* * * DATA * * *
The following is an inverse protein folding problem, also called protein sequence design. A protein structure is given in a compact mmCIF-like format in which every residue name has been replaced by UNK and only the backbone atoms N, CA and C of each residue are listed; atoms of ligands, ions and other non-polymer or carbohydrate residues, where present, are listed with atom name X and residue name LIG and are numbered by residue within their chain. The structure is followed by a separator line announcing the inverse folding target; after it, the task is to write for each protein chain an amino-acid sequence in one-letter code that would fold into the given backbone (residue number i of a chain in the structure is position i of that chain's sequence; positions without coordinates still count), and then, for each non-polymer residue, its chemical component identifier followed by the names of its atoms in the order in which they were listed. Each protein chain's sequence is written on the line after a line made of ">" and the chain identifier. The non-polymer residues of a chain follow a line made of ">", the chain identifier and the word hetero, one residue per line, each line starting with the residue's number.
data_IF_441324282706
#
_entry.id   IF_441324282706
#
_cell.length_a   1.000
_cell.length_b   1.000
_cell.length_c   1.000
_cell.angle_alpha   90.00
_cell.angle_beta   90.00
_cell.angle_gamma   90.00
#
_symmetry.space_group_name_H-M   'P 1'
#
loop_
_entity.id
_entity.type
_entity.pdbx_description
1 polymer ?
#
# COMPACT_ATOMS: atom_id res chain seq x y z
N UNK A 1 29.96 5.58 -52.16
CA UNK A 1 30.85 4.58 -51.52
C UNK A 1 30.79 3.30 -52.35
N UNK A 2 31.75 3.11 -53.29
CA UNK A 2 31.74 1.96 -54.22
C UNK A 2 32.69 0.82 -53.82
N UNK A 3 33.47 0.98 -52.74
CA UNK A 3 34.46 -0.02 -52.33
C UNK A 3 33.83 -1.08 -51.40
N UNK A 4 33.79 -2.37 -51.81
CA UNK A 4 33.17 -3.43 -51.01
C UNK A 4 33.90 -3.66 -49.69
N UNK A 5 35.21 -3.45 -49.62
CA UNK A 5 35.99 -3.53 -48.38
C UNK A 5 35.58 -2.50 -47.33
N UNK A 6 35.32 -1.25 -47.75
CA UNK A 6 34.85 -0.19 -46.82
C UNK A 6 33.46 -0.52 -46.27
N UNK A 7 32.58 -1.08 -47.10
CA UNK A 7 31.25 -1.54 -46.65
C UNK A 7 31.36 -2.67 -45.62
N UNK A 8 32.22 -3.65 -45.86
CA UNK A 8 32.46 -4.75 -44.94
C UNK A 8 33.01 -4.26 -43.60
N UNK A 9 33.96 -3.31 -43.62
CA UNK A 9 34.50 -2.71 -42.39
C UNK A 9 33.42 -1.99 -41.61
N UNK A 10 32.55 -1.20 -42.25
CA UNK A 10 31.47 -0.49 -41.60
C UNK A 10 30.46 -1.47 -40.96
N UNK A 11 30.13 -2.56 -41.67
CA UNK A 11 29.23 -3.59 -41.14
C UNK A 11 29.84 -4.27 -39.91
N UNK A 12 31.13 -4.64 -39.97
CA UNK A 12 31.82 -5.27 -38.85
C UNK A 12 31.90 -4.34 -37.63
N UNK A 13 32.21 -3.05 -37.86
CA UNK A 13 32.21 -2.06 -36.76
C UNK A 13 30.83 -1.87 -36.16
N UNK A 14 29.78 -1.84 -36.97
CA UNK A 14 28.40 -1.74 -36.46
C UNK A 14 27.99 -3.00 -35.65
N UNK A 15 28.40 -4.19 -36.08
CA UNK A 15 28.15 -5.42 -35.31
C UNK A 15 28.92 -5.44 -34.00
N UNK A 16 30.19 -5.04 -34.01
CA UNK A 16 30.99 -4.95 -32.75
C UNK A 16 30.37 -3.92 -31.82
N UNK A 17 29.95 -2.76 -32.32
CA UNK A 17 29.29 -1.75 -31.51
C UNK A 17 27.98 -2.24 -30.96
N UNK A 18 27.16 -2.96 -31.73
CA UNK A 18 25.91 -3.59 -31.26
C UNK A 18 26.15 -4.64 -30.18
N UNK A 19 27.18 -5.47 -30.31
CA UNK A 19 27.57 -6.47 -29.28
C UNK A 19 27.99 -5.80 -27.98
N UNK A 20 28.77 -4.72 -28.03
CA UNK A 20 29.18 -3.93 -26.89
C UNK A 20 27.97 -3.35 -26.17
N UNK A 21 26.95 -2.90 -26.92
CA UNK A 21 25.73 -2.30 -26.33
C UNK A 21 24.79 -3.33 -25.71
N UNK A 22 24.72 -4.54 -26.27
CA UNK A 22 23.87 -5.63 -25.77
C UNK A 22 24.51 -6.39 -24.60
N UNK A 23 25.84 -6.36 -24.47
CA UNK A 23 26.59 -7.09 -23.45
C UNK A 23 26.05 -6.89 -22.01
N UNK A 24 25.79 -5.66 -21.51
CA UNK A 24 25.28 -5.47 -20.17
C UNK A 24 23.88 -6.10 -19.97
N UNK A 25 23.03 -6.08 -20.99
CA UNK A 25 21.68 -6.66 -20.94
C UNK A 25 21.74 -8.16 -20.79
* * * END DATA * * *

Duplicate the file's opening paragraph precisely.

The following is an inverse protein folding problem, also called protein sequence design. A protein structure is given in a compact mmCIF-like format in which every residue name has been replaced by UNK and only the backbone atoms N, CA and C of each residue are listed; atoms of ligands, ions and other non-polymer or carbohydrate residues, where present, are listed with atom name X and residue name LIG and are numbered by residue within their chain. The structure is followed by a separator line announcing the inverse folding target; after it, the task is to write for each protein chain an amino-acid sequence in one-letter code that would fold into the given backbone (residue number i of a chain in the structure is position i of that chain's sequence; positions without coordinates still count), and then, for each non-polymer residue, its chemical component identifier followed by the names of its atoms in the order in which they were listed. Each protein chain's sequence is written on the line after a line made of ">" and the chain identifier. The non-polymer residues of a chain follow a line made of ">", the chain identifier and the word hetero, one residue per line, each line starting with the residue's number.